Drug corrects severe insulin imbalance in miceAugust 1st, 2008 - 1:54 pm ICT by ANI
Washington, August 1 (ANI): A team of researchers from Children’’s Hospital and the University of Pennsylvania School of Medicine has successfully tested a drug to correct levels of blood sugar in mice that had abnormally high insulin levels.
In case the results replicate in human trials, say the researchers, they may have an innovative medicine for children with congenital hyperinsulinism, a rare but potentially devastating genetic disease in which insulin levels become dangerously high.
“There is currently no effective medical treatment for children with the most common type of congenital hyperinsulinism. This type of congenital hyperinsulinism is caused by mutations in genes that encode important potassium channels in the pancreatic beta cells,” said study leader Dr. Diva D. De Leon, a paediatric endocrinologist at The Children’’s Hospital of Philadelphia.
A research article in the online edition of the Journal of Biological Chemistry says that, in congenital hyperinsulinism (HI), genetic mutations damage the insulin-secreting beta cells in the pancreas.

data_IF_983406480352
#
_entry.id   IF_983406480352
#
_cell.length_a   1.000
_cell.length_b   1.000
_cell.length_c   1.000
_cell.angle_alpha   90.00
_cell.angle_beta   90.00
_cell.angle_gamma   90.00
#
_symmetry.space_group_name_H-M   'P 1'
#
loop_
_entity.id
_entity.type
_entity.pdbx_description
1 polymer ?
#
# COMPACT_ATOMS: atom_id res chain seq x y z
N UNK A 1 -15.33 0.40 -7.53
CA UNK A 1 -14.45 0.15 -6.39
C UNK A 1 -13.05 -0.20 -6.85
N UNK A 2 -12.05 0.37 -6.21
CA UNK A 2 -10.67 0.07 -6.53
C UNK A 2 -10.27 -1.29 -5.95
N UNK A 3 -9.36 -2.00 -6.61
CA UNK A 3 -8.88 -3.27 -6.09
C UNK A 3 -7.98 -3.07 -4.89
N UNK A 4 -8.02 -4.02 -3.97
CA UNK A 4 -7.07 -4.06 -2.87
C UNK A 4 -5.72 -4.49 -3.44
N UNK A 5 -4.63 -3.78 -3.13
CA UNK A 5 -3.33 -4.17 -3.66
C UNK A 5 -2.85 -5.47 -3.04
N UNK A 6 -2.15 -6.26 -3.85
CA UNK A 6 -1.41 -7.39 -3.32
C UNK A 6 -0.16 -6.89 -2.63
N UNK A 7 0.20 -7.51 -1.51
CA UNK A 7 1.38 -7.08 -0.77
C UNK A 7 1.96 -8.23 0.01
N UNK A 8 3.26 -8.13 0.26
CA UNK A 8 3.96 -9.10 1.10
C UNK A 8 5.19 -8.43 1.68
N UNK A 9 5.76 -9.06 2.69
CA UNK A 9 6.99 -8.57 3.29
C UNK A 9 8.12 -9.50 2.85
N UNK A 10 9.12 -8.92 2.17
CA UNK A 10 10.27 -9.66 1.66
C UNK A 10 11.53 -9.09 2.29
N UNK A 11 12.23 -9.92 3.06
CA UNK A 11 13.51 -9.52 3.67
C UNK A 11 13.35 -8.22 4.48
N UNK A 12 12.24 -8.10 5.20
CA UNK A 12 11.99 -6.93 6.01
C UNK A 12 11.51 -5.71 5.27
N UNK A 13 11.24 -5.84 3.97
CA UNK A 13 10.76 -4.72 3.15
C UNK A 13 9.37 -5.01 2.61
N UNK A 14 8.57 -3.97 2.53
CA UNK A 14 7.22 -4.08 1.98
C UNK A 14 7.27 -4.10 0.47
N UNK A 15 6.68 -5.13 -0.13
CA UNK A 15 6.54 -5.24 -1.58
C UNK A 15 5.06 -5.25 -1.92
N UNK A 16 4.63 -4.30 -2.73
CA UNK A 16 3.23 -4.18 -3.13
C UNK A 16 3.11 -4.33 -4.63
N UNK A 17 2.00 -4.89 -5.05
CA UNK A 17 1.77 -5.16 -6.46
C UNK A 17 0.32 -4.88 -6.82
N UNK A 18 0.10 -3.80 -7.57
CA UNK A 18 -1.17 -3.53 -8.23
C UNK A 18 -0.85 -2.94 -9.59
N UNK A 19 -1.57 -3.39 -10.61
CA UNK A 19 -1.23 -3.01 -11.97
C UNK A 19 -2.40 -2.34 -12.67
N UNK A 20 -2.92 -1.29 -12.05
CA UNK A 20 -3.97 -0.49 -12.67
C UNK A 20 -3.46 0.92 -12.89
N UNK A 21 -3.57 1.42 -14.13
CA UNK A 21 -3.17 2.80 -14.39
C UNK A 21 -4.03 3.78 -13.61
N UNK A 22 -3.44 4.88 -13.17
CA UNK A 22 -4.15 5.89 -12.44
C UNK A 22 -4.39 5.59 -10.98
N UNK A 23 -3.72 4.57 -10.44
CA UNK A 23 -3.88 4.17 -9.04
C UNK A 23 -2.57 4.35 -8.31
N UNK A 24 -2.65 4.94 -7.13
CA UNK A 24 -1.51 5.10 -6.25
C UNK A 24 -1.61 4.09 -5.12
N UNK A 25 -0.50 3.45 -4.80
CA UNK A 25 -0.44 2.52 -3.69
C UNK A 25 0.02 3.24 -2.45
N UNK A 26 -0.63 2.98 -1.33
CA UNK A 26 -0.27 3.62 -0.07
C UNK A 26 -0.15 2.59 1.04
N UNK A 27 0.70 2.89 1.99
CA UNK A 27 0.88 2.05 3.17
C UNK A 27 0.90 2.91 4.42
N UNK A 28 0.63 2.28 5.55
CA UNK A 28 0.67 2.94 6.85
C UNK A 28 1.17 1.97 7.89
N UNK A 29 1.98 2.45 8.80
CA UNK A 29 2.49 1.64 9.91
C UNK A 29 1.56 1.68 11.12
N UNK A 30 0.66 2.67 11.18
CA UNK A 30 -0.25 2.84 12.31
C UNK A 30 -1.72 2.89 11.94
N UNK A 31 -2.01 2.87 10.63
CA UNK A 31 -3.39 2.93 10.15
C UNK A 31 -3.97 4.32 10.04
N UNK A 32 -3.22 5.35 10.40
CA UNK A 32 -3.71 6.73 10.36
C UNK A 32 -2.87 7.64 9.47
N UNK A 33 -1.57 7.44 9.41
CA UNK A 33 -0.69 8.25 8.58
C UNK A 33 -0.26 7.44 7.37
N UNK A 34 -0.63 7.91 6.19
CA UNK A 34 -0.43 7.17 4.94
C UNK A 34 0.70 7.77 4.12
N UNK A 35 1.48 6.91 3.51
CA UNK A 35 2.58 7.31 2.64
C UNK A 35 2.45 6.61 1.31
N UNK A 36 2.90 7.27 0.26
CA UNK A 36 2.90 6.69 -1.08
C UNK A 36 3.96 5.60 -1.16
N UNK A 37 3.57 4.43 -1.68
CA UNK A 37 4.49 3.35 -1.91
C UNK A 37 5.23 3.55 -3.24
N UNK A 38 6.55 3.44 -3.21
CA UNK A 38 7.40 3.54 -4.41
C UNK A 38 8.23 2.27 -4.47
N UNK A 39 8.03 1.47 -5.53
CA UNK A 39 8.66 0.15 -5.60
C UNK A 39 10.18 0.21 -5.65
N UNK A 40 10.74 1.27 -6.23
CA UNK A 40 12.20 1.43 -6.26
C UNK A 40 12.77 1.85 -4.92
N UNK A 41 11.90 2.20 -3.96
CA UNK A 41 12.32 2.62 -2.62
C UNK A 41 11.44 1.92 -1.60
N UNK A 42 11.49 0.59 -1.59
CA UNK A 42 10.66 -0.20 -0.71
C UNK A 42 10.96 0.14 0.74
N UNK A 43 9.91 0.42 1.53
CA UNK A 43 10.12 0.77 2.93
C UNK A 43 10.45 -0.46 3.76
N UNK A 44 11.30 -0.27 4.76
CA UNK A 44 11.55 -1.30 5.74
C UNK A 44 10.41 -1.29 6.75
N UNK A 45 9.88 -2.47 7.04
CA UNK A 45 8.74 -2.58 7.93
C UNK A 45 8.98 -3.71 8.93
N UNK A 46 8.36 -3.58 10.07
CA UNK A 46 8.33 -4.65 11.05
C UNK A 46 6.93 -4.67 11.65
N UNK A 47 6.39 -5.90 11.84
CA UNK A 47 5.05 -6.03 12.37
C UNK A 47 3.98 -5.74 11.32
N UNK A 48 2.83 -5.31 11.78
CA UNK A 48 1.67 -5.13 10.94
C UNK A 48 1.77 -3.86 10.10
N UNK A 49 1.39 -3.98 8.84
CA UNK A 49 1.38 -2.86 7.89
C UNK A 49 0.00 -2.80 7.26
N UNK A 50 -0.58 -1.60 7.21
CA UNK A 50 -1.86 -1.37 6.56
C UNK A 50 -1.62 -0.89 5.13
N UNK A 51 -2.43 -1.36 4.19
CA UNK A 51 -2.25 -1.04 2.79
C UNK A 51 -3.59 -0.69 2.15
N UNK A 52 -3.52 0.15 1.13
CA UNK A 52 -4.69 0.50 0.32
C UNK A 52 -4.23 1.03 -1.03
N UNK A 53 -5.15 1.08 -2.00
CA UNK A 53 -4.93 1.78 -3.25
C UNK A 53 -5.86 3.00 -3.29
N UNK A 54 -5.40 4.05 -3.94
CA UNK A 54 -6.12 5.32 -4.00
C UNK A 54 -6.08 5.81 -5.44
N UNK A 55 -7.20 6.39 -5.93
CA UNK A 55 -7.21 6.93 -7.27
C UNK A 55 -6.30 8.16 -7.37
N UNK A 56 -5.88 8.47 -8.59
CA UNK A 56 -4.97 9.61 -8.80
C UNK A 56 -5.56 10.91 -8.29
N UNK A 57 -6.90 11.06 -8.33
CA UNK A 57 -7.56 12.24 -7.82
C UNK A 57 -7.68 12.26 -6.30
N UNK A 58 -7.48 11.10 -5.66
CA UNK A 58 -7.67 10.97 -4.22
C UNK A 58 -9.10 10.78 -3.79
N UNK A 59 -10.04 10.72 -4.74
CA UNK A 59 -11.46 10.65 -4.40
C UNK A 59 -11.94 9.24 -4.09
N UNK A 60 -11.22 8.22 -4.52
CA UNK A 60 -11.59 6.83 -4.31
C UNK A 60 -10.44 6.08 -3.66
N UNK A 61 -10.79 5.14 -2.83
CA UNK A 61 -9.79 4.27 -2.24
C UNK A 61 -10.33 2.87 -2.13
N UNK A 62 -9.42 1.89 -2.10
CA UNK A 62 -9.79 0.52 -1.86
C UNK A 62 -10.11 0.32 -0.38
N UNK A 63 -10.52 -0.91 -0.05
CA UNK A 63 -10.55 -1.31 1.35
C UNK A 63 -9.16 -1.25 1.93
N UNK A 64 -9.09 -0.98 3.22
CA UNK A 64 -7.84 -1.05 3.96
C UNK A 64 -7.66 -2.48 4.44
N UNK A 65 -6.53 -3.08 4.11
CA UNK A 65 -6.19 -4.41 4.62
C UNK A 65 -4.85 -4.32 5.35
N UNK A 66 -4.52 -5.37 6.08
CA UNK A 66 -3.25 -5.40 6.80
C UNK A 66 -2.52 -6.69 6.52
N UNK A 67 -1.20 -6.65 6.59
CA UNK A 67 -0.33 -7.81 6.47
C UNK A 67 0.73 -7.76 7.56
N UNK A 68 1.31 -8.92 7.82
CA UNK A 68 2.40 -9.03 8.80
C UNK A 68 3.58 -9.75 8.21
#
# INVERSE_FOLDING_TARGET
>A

Consequently, insulin levels rage out of control and severely reduce blood glucose, a condition called hypoglycemia that may cause irreversible brain damage or death in children if not treated.
For their study, the researchers first genetically engineered some mice to mimic the defect found in children with congenital HI, and then tested the effect of a peptide called exendin-(9-39) which blocks the action of a specific hormone receptor in beta cells on the subjects.
When the researchers withheld food from the mice, their blood glucose levels became low, a condition called fasting hypoglycemia.
However, mice that had received exendin-(9-39) had significantly higher levels of fasting blood glucose compared to mice that were not treated with the peptide, and reached levels comparable to those in normal, healthy animals.
Further studies identified the mechanisms in the hormone signalling system that malfunctions in HI.
De Leon says that the next step is a pilot study to test the effect of exendin-(9-39) in children and adults with congenital HI.
She says that her team expects to progress to a larger clinical trial, if the ongoing pilot study gives promising results.
“If this peptide can be developed into a treatment for children with this common form of HI, we may have a new tool for controlling their insulin levels and managing their disease,” she said. (ANI)
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